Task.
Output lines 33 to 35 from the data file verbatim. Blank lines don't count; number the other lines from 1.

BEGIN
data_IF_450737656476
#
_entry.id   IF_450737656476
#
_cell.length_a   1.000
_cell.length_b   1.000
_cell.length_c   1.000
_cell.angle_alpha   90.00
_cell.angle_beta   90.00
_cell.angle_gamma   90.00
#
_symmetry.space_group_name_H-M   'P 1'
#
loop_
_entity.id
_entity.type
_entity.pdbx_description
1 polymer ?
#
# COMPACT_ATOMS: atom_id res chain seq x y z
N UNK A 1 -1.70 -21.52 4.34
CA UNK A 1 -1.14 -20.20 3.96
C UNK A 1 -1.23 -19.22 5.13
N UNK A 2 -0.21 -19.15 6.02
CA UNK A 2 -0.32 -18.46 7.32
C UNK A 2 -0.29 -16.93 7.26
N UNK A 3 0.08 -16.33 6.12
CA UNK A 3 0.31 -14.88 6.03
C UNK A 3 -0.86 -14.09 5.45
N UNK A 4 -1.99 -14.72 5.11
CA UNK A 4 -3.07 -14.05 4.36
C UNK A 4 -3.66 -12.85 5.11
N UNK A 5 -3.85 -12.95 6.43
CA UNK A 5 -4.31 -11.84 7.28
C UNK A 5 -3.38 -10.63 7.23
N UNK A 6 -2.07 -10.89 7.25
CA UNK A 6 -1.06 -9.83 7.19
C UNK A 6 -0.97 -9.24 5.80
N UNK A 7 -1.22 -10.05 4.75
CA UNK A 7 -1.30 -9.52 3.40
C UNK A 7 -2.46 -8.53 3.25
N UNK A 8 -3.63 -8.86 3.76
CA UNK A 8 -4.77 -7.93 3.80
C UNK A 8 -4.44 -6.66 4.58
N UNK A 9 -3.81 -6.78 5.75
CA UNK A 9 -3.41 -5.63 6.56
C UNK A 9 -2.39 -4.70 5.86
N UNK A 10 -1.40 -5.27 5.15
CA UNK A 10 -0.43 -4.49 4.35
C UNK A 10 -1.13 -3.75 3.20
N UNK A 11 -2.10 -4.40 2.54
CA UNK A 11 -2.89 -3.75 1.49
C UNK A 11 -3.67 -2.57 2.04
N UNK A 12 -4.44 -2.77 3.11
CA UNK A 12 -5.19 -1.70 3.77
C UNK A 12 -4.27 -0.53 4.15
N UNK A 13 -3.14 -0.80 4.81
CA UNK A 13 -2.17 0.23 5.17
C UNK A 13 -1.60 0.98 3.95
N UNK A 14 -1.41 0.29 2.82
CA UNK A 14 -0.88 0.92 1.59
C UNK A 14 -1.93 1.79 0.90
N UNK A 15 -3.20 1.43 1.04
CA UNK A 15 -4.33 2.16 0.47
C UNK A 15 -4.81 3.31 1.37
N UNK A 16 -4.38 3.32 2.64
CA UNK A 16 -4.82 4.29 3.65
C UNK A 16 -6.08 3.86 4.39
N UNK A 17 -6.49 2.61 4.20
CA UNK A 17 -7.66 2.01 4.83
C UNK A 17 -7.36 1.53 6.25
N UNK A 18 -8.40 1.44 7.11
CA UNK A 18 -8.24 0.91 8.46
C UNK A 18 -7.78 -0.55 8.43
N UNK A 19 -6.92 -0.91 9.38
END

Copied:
N UNK A 5 -3.85 -12.95 6.43
CA UNK A 5 -4.31 -11.84 7.28
C UNK A 5 -3.38 -10.63 7.23